The Dynamics of Corporate Technology Transfer to Nigeria
The story of human development, from the earliest times to this day, has centred on the quest for a more comfortable life on earth. The challenges which this quest has posed for humanity are many, but they could, in summary, be said to entail the necessity of taming the natural environment to serve the material wants of society. Humanity has come a long way from the period when elementary instruments such as fashioned stones were the main medium by which people sought to eke out a living from nature. Today, much of humanity enjoys a technological capability which far exceeds what was attained by early man (Landes, 1969). This is so in spite of the fact that technology and technological capability is unevenly distributed in the modern world (Stewart, 1979).
KeywordsTechnology Transfer Technological Capability Fixed Asset Colonial State International Technology Transfer
Unable to display preview. Download preview PDF.
- Bello, Sule (1982) State and Economy in Kano, c. 1894–1960: A Study of Colonial Domination, Ph.D. thesis, Ahmadu Bello University.Google Scholar
- Landes, David (1969) The Unbound Prometheus: Technological Change and Industrial Development in Western Europe (London: Cambridge University Press).Google Scholar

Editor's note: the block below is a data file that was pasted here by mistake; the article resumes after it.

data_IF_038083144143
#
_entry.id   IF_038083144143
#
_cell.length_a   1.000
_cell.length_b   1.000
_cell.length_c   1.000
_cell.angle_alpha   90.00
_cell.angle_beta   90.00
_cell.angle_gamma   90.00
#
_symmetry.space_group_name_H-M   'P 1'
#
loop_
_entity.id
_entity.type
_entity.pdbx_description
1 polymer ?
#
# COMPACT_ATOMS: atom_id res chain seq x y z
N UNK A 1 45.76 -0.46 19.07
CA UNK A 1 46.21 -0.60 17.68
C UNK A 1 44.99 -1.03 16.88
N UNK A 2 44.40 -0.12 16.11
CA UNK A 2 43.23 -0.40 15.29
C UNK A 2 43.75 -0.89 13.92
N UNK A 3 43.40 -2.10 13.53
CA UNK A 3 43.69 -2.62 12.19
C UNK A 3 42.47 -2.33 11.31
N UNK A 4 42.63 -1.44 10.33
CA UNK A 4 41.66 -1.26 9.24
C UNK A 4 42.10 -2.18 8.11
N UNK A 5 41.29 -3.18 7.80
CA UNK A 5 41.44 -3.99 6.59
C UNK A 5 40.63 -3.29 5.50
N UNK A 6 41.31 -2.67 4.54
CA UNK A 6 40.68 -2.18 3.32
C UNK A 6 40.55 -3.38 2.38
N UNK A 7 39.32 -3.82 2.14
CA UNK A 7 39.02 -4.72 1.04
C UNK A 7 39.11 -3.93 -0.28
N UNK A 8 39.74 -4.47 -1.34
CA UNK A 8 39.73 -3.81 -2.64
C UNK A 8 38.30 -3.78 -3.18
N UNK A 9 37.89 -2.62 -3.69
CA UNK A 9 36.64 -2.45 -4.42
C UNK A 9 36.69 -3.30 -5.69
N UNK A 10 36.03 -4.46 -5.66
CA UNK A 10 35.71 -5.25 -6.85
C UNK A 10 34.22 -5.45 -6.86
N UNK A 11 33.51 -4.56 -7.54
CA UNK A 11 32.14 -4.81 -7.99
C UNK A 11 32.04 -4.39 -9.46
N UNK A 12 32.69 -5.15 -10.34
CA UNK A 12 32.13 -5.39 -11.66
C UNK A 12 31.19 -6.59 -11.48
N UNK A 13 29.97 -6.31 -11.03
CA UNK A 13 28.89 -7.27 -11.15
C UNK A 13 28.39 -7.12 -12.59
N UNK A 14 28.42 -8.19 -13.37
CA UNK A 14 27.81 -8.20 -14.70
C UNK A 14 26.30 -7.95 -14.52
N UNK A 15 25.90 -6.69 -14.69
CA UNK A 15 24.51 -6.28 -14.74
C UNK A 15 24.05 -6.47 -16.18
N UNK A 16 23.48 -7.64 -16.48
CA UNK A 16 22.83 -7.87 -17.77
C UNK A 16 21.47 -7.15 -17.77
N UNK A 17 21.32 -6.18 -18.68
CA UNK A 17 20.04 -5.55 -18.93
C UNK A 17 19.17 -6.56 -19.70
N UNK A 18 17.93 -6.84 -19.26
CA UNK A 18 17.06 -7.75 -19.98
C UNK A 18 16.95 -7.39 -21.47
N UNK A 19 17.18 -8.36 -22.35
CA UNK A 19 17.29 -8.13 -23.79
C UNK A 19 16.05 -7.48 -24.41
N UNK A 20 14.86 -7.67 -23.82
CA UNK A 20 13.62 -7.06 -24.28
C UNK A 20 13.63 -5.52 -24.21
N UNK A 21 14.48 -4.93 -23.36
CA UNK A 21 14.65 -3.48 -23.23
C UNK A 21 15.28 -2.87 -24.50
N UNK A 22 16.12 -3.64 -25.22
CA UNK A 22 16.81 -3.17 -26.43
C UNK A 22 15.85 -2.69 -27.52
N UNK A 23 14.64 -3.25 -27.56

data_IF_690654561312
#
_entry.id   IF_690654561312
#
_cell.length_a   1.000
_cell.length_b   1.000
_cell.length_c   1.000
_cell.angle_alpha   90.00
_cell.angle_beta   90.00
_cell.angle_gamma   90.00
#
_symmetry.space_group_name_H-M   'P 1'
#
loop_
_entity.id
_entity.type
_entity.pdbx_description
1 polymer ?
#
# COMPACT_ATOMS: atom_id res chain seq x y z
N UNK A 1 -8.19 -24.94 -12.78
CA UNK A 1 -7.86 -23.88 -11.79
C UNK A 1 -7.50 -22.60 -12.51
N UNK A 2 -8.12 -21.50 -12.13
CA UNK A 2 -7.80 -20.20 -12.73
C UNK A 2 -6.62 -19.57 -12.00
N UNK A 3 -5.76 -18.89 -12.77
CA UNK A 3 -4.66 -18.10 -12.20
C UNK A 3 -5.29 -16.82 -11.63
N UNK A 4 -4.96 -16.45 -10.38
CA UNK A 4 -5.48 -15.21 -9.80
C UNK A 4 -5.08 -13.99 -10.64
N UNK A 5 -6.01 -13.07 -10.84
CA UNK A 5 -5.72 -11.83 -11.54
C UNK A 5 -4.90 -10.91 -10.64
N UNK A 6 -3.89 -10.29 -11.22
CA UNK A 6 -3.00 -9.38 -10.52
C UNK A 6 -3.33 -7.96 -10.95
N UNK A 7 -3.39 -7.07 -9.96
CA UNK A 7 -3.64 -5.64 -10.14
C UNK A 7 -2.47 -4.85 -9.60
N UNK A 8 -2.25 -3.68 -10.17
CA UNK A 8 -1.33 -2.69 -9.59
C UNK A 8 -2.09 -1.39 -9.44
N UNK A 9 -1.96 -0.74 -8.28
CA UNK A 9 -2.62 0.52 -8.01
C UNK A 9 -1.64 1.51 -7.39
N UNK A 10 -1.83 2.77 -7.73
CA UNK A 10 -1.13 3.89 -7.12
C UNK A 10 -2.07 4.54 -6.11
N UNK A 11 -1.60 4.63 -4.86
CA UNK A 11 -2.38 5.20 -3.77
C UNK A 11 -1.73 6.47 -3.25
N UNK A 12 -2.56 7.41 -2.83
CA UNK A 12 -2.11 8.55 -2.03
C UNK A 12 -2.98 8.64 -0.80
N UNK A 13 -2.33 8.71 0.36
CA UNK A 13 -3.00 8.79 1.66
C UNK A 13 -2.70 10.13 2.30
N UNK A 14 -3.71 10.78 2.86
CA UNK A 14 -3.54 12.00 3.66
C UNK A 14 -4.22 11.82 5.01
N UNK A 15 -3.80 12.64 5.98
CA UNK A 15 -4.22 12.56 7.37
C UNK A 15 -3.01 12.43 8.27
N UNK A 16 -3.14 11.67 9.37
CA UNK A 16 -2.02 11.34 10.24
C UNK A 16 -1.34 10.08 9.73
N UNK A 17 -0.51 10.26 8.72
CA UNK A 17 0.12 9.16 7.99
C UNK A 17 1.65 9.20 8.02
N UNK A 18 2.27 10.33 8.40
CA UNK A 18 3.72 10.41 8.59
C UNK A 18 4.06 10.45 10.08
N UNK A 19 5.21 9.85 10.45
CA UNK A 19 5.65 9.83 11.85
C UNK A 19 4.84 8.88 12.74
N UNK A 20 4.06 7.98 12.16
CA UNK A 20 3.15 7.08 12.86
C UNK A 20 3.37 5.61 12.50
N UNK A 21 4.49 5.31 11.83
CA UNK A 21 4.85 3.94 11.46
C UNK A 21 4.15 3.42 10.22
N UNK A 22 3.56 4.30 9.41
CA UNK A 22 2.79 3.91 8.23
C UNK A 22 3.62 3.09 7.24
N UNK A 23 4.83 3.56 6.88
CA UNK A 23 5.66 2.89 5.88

- Long, Frank (1980) ‘Transnational Corporations, Technology Transfer and Hane’ in Frank Long (ed.) The Political Economy of EEC Relations with African Carribean and Pacific States (Oxford: Pergamon Press).Google Scholar
- National Office of Industrial Property (NOIP) (1984) Brief on NOIP (Lagos) December.Google Scholar
- Olukoshi, A. O. (1986) The Multinational Corporation and Industrialisation in Nigeria: A Case-study of Kano, c. 1903–85, PhD thesis. University of Leeds.Google Scholar
- Olukoshi, A. O. (1987) ‘Foreign Investment in Nigeria: Problems and Prospects’, paper submitted to the National Institute for Policy and Strategic Studies Conference on Debt-Equity Conversion, at, 21–22 September 1987.Google Scholar
- Stewart, Frances (1979) International Technology Transfers: Issues and Options, World Bank Staff working paper, no. 344 (Washington: World Bank).Google Scholar